The term “Woke” has become so often used in pop culture that it may as well now be parody. But it remains functional, describing an awareness of the social issues that are important to the lives of the marginalized. Any television series can work in a MAGA hat joke, or a jocular reference to President Donald J. Trump’s orange tan. But it takes a truly exceptional show to actually present and analyze relevant subject matter while also telling a compelling and entertaining story. But despite its title, Hulu’s new comedy-drama series “Woke” doesn’t entirely satisfy on either count.
Former “New Girl” star Lamorne Morris returns to television in the semi-animated series, which is inspired by the life and work of artist Keith Knight, known for his humorous cartoon handlings of political, social, and racial issues. The wannabe hip San Francisco Bay area-set series tackles conventional definitions of Blackness in comical — though not in particularly fresh or insightful — ways.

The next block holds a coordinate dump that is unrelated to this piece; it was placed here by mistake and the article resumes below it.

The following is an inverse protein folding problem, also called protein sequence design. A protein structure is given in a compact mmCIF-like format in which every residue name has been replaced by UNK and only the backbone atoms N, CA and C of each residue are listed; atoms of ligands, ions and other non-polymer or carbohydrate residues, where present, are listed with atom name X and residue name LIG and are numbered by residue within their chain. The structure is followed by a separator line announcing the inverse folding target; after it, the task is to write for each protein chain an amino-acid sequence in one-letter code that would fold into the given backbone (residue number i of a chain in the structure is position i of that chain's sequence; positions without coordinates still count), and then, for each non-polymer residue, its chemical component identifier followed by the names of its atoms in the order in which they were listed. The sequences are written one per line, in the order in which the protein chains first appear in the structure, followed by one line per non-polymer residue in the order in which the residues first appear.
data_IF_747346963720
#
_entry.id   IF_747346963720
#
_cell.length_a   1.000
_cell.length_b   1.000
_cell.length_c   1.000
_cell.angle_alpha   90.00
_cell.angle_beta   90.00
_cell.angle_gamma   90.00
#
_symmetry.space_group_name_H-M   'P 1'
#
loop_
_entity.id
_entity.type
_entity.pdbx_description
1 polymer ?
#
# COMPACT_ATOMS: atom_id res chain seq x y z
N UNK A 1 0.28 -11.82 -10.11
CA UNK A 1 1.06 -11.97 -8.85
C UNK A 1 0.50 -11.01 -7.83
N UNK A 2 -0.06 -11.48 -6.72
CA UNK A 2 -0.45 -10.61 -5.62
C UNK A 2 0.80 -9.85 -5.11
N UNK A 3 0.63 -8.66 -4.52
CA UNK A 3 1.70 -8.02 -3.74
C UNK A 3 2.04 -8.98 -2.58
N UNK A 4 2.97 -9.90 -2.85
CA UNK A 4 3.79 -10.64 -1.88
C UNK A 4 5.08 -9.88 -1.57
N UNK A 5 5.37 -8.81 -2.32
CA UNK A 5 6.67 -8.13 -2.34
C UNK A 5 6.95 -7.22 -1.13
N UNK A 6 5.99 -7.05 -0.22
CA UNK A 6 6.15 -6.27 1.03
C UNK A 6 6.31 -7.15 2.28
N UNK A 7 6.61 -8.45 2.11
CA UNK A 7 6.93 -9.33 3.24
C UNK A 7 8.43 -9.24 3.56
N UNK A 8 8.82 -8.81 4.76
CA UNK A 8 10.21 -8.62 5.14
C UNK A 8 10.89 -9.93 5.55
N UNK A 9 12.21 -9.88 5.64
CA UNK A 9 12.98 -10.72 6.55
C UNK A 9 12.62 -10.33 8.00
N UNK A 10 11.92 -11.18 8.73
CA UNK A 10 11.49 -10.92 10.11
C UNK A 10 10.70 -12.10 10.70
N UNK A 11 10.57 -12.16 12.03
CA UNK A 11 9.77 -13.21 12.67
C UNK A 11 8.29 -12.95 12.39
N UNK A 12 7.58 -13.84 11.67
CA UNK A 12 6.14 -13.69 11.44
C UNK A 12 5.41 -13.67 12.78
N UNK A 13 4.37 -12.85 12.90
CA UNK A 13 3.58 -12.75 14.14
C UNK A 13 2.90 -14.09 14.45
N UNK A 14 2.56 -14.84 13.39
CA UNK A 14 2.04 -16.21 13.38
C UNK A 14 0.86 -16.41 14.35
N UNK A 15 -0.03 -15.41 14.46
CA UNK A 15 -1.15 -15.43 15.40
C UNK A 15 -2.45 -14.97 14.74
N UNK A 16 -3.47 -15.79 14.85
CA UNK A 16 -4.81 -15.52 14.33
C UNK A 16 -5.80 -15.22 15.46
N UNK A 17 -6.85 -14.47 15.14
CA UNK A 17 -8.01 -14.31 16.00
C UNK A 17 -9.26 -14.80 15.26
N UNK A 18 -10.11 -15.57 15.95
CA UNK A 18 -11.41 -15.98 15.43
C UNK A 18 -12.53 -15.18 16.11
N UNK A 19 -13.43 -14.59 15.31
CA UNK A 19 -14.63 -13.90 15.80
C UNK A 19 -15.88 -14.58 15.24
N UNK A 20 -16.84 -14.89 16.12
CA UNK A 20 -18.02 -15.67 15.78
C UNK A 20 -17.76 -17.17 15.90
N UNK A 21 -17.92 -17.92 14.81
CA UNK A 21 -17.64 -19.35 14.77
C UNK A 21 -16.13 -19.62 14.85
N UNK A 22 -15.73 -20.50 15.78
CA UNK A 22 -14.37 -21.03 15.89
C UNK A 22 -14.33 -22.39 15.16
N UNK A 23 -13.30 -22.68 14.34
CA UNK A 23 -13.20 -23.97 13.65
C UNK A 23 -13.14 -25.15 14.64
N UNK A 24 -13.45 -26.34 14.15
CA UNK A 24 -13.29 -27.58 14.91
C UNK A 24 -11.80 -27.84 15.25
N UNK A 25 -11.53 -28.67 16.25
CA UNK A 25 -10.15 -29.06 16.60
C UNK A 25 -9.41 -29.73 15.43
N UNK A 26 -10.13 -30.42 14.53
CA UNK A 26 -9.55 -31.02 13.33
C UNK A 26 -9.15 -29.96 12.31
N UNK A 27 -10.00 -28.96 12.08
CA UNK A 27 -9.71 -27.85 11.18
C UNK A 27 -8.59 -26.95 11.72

In “Woke,” Morris plays Keef, a self-identified non-controversial Black cartoonist on the verge of mainstream success. He starts being confronted about racial inequality by animated inanimate objects shortly after he has an encounter with aggressive, gun-toting police officers, who mistaken him for a mugging suspect. The incident changes everything. Keef begins to come to grips with all the stark realities of being Black in America that he’s been pretending don’t exist by navigating the new voices in his head who challenge him with what are ostensibly new ideas to him, without letting go of all that he’s been able to accomplish pre-woke.
“We’ve been tryin’a holla at you for a minute,” an animated 40 oz. bottle of malt liquor (voiced by Eddie Griffin) yells comically at Keef, as he peruses the aisles of a grocery store, because nothing screams “Blackness” more than low quality, cheap booze. A second bottle (Nicole Byer) chimes in with, “Now you can finally hear us! Buckle up, n—-! This ride ain’t for the weak!”
And this anthropomorphism continues throughout the series, featuring a voice cast that also includes Cedric the Entertainer, Keith David, JB Smoove, and others. Initially cute, it’s a gimmick that the series relies on more than it should, and starts to become more grating than entertaining.